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AG Grewal issues guidance setting 60-day deadline for law enforcement agencies to issue public reports on major disciplinary violations by officers

NEW JERSEY – Following Monday’s unanimous 7-0 decision by the New Jersey Supreme Court upholding his 2020 directive regarding the release of police disciplinary records, Attorney General Gurbir Grewal this week issued a supplemental directive setting a 60-day deadline for all law enforcement agencies to publish their first public reports identifying officers who committed serious disciplinary violations.

These initial reports will cover any major discipline imposed by agencies between June 15, 2020—the date of the Attorney General’s original order—and the end of the calendar year.

“This week’s Supreme Court decision heralded a new chapter for police transparency and accountability in New Jersey,” Grewal said. “Today’s directive restarts the process that was put on hold by the courts last summer and lays the groundwork for an initial round of public disclosures in the next few months. By lifting the cloak of secrecy over our state’s police disciplinary process, we are not simply ensuring accountability for those who engage in misconduct; we are also demonstrating that the vast majority of law enforcement officers work hard and play by the rules.”

On June 15, 2020, Attorney General Grewal issued Directive 2020-5, known as the “Major Discipline Directive,” requiring law enforcement agencies to begin to publish, at least once a year, a brief synopsis of all complaints resulting in major discipline—defined as termination, reduction in rank or grade, and/or suspension of more than five days—including the names of the officers sanctioned. For decades, New Jersey has treated police disciplinary files as confidential. Attorney General Grewal issued the Major Discipline Directive to restore public trust and promote a culture of transparency and accountability in policing across New Jersey.

The Major Discipline Directive revised the statewide rules for internal affairs investigations known as the Internal Affairs Policy & Procedures (IAPP) to reflect that policy change, and it set a deadline of Dec. 31, 2020 for agencies to publish initial reports identifying officers subject to major discipline. As a result of legal challenges, however, implementation of the directive was stayed soon after it was issued. Monday’s court decision clears the way for implementation to move forward.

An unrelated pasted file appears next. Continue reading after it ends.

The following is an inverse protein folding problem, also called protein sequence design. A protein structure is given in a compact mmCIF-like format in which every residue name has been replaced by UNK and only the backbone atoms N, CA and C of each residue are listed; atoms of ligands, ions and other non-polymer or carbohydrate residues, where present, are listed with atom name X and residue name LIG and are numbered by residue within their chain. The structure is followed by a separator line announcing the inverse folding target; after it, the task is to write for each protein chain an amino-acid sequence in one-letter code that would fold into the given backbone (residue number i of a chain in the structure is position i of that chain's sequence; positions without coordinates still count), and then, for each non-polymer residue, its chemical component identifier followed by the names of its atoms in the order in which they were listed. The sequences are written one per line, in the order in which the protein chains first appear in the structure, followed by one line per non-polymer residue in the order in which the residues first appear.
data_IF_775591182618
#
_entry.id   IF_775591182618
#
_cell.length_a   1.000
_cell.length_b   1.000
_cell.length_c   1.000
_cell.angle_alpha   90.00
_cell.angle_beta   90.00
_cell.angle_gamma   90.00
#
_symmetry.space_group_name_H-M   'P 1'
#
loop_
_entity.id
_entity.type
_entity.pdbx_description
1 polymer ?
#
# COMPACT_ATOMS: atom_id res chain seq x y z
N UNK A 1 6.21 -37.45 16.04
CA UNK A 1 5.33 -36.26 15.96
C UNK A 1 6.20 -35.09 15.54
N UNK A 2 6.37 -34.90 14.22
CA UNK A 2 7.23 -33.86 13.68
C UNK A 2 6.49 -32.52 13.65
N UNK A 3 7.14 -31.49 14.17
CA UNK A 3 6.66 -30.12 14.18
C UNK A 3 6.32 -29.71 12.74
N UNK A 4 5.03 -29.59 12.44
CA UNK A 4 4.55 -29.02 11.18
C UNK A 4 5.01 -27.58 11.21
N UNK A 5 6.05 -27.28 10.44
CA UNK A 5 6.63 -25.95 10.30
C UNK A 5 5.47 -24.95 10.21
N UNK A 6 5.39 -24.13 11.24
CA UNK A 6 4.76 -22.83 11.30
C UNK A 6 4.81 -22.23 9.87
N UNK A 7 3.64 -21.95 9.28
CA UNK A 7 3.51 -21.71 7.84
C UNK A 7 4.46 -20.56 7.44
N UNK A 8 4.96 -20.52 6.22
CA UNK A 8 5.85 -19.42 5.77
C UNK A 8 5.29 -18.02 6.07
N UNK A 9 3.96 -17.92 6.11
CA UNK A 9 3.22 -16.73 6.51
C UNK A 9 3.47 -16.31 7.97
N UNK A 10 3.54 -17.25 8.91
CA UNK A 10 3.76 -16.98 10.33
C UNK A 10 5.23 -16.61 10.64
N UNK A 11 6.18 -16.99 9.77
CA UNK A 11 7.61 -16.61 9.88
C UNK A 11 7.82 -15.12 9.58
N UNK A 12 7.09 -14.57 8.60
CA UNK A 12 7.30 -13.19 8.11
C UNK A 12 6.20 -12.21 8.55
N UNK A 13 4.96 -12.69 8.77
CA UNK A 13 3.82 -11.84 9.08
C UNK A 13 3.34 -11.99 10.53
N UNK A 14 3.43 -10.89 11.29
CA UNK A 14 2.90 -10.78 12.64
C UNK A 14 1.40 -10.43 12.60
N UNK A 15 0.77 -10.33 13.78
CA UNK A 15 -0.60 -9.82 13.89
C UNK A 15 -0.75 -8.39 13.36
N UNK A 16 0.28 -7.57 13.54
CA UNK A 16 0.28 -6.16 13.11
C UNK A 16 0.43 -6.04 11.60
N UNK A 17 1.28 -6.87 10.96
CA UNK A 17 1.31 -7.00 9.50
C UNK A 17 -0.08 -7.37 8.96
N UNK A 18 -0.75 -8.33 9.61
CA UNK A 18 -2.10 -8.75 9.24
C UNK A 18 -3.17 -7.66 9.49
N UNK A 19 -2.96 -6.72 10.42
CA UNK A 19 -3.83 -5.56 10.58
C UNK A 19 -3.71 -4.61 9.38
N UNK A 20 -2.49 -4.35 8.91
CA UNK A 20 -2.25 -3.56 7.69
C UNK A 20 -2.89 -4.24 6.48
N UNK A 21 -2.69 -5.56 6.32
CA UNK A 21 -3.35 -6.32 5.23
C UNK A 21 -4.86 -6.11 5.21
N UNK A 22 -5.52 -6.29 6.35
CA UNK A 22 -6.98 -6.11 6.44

Directive 2021-6 sets a new deadline, 60 days from today, by which law enforcement agencies must publish their first reports under the Major Discipline Directive and IAPP. Such reports must cover complaints where a plea or settlement was reached or a sanction imposed from June 15, 2020, the original date of the directive, until December 31, 2020. Going forward, law enforcement agencies must publish all major discipline for each calendar year no later than January 31 of the following year.

Directive 2021-6 also revises IAPP to implement other policy changes consistent with Monday’s Supreme Court decision. Among other things, the Directive prevents agencies from disclosing the identities of victims of officer misconduct, including domestic violence victims. In addition, the Directive prohibits agencies from entering into agreements with disciplined officers that limits how an agency will describe the officers’ misconduct in its annual public report or that prevents the Attorney General from disclosing information about the incident to the public.

Jay Edwards

Born and raised in Northwest NJ, Jay has a degree in Communications and has had a life-long interest in local radio and various styles of music. Jay has held numerous jobs over the years such as stunt car driver, bartender, voice-over artist, traffic reporter (award winning), NY Yankee maintenance crewmember and peanut farm worker. His hobbies include mountain climbing, snowmobiling, cooking, performing stand-up comedy and he is an avid squirrel watcher. Jay has been a guest on America’s Morning Headquarters,program on The Weather Channel, and was interviewed by Sam Champion.

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